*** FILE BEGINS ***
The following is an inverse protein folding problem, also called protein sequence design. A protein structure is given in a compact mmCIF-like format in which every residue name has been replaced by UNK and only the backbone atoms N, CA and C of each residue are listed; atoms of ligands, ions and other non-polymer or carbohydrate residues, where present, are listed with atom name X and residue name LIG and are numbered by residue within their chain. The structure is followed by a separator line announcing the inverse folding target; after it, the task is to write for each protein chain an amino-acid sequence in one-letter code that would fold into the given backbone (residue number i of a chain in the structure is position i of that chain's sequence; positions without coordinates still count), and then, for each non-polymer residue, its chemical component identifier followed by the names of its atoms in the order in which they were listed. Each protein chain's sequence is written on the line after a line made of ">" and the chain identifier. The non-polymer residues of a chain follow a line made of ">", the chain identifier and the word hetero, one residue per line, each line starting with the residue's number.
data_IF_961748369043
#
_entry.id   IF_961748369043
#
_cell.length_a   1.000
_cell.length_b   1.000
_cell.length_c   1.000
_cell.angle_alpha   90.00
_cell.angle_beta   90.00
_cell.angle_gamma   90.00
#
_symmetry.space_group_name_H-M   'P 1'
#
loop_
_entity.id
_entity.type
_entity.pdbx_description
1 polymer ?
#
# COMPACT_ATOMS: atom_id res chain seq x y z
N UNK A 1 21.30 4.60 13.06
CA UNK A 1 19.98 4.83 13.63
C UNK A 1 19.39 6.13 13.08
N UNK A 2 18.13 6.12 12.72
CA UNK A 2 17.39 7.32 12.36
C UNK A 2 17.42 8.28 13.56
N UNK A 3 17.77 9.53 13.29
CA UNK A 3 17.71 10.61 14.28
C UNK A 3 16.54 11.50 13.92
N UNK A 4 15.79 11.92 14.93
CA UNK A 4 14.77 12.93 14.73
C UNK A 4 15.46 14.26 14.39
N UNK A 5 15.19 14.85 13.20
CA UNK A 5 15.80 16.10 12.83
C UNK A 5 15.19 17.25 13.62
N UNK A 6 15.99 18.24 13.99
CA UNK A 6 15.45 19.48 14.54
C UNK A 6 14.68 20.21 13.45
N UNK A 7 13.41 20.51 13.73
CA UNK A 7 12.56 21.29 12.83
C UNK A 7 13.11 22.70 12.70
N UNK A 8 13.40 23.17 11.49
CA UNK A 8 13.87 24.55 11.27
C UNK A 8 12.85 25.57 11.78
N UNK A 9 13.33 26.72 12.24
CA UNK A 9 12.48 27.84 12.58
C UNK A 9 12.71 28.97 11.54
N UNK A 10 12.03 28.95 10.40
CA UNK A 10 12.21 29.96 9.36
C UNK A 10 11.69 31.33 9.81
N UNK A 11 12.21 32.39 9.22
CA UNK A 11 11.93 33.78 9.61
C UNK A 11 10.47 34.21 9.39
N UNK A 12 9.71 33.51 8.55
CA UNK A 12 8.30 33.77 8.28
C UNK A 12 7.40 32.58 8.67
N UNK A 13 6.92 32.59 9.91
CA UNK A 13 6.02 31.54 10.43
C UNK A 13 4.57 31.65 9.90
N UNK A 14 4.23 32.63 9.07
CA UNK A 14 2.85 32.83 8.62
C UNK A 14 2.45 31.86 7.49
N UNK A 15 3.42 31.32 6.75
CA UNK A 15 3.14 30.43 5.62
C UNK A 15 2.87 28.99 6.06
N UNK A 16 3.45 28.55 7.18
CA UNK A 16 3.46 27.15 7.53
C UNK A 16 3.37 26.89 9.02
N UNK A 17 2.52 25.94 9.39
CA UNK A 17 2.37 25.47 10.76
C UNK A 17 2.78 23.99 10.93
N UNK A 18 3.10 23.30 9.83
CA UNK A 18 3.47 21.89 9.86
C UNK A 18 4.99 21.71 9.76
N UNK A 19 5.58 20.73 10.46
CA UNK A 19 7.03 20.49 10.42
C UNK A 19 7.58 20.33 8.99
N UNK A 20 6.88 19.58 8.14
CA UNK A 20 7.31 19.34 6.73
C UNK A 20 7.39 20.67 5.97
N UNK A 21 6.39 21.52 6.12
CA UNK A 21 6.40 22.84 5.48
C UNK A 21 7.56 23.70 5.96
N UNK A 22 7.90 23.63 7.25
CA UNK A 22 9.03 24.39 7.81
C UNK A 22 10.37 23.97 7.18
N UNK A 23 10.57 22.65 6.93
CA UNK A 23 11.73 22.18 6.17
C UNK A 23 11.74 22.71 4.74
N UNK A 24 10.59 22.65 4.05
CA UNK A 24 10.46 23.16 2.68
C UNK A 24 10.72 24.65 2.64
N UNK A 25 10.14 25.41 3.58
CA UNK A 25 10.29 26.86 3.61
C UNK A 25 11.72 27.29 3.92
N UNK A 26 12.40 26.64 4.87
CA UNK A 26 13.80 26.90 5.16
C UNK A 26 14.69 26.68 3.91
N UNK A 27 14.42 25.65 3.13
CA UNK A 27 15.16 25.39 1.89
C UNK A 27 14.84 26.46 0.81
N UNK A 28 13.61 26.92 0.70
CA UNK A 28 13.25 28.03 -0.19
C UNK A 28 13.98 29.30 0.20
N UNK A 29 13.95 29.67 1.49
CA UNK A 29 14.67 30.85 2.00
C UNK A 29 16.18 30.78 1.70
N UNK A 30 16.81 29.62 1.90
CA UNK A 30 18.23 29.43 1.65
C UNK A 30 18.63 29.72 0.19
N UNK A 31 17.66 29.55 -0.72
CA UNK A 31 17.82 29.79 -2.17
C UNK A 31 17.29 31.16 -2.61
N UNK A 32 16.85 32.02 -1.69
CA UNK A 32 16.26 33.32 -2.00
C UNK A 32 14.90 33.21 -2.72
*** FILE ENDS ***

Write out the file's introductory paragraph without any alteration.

The following is an inverse protein folding problem, also called protein sequence design. A protein structure is given in a compact mmCIF-like format in which every residue name has been replaced by UNK and only the backbone atoms N, CA and C of each residue are listed; atoms of ligands, ions and other non-polymer or carbohydrate residues, where present, are listed with atom name X and residue name LIG and are numbered by residue within their chain. The structure is followed by a separator line announcing the inverse folding target; after it, the task is to write for each protein chain an amino-acid sequence in one-letter code that would fold into the given backbone (residue number i of a chain in the structure is position i of that chain's sequence; positions without coordinates still count), and then, for each non-polymer residue, its chemical component identifier followed by the names of its atoms in the order in which they were listed. Each protein chain's sequence is written on the line after a line made of ">" and the chain identifier. The non-polymer residues of a chain follow a line made of ">", the chain identifier and the word hetero, one residue per line, each line starting with the residue's number.